The tension between liberals and conservatives was pretty clear before 1989 with the big differences being the scope for state intervention in (a) the economy and (b) moral issues of individual conscience (this piece was first written in 1986 http://www.the-rathouse.com/hayuniting.html).

    So far as economic policy is concerned, many conservatives and social democrats have moved towards liberalism (or at least deregulation) in the last couple of decades but the gains in efficiency are mostly dissipated in pork barelling and spending on “feel good” projects.

    One hopes that conservatives will maintain the learning curve in economics and so form a stronger alliancewith liberals on that front. At the same time one hopes that economic liberals will become more engaged with educational, social and cultural issues to counter the leftwing propaganda that flows through those channels. And we should work with cultural conservatives (without being rigid and closed to innovations) to maintain moral and aesthetic standards without demanding state intervention.

    We need to adopt a conservationist stance in moral and cultural matters to protect valuable traditions in the same way that we protect and conserve the natural environment. How odd that leftwing radicals can be so rabid about protecting the ecology of the streams and forests while they ravage the socio-economic environment, trashing the traditions and institutions that support peace, freedom and prosperity!


  2. It gets a bit confusing when people use the labels “conservative” and “liberal”. Did you mean “liberal” in the sense that it is used in American political discussion? Or did “liberal” mean “classical liberal”?


  3. By all means, life and property must be protected, but the conflict for libertarians is the loss of civil liberties that don’t seem to bother conservatives as much. Issues of privacy, habeas corpus, due process seem to get swept under the carpet in pursuit of security. So we have the situation of free and otherwise law abiding citizens being harangued by law enforcement officers. The law must always have a light touch on the law abiding.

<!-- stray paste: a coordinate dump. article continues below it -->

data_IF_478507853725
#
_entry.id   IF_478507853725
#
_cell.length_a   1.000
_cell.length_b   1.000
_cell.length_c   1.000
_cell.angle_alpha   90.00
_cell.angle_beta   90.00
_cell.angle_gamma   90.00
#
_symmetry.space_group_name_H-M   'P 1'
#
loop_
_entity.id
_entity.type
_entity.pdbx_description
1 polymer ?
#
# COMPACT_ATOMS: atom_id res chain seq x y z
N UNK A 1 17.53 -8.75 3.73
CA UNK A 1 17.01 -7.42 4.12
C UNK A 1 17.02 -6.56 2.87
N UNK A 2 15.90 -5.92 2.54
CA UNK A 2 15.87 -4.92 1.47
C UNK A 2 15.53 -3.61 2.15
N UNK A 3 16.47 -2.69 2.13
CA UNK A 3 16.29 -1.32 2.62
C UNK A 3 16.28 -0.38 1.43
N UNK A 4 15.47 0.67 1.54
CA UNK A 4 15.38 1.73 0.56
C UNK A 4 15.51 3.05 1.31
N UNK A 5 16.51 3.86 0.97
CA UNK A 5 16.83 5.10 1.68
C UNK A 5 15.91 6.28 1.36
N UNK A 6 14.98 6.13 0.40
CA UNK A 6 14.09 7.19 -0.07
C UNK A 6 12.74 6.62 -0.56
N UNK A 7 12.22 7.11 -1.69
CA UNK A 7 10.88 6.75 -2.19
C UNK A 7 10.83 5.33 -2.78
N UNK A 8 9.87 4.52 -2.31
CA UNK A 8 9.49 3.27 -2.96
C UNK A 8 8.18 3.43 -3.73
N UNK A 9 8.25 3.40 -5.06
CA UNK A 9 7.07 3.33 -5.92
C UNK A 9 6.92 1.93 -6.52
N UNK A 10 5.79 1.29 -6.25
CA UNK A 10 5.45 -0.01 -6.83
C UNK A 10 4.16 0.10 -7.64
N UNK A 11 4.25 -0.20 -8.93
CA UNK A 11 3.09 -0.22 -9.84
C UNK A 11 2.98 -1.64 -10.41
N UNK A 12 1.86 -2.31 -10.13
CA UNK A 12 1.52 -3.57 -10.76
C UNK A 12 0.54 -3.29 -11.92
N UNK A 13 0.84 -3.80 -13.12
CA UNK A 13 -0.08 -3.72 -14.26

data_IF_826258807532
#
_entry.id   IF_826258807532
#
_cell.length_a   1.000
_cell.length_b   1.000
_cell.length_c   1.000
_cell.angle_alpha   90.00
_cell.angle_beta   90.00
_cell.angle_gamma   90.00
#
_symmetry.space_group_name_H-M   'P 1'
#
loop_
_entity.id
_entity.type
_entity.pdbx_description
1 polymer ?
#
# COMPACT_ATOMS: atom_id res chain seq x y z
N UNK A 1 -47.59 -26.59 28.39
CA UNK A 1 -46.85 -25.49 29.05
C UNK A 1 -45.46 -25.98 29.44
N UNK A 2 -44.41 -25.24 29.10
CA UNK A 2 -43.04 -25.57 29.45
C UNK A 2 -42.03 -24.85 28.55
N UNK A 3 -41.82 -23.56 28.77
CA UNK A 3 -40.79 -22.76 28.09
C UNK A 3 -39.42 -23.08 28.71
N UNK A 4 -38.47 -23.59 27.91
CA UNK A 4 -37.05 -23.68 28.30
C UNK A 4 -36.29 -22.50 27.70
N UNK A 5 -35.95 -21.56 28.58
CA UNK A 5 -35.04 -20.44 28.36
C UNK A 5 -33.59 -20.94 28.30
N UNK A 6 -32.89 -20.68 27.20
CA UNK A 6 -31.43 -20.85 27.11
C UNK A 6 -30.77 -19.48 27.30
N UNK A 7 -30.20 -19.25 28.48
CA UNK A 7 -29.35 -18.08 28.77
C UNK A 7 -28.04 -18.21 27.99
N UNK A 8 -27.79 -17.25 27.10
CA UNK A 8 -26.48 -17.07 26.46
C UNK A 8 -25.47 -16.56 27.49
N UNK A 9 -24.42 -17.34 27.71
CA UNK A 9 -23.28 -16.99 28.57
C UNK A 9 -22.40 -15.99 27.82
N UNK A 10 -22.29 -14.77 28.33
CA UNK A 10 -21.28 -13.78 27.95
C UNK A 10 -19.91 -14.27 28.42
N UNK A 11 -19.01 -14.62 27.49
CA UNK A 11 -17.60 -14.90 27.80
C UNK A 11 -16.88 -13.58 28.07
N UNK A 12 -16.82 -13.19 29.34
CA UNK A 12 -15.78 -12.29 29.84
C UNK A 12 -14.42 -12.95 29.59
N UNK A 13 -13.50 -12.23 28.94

4. Brendan (1) – The post is generally about classical liberals, though during the Cold War all liberals whether classical liberals or ‘progressive’ liberals or left-liberals were anti-communist, albeit with varying degrees of passion and willingness to fight.

    Brendan H – I agree, and this has become a particular issue with some over-the-top responses to concerns about terrorism. But I think on most disputes about policing and sentencing in the last 20 years classical liberals have had more in conservatives than progressive types who see criminals as also ‘victims’ who should be given a soft ride.


  5. Brendan, it is usuallly clear from the context what sort of liberalism is being talked about, certainly on the site of Carlton’s lone classical liberal! When Hayek wrote ‘Why I am not a conservative’ in the early 1960s he was just about ready to give up the term liberal to the left but since then there has been a move to save liberalism in its original laissez faire sense.

    Jim Bellshaw has an interesting piece on liberal/conservatism in On Line Opinion, with a nuanced take on gay marriage. http://www.onlineopinion.com.au/view.asp?article=6867

    btw Jim and I share a blog on the history of Aust and NZ thought http://historyofaustralianthought.blogspot.com/


  6. Federalism?

    Since Federation, there has been no worse trasher of federalism than John Howard, and he claimed to be an both an economic liberal and a social conservative.


  7. Would liberals and conservatives agree that people fulfill their obligations to the community by taking responsibility for looking after themselves?
    Whereas those on the left would accept a greater responsibility and role for the state/community in looking after the welfare of everyone – acknowledging that though the state is often incompetent, its incompetent efforts produce results better than no action at all.
    (This may not be true in the case of the Potato Marketing Corporation of Western Australia which provides “for the marketing, sale & disposal of potatoes & control of their production”)


  8. Andrew,

    I agree with your analysis of closer ties between classical liberals and conservatives on law and order. There is however a massive difference of opinion with conservatives regarding victimless crimes, drug crimes, prostitution and the like. Here classical liberals are much closer to the socialist progressives. In fact I would go so far as say that the conservatives tilt at victimless crimes is a major setback to maintaining law and order with respect to life and property.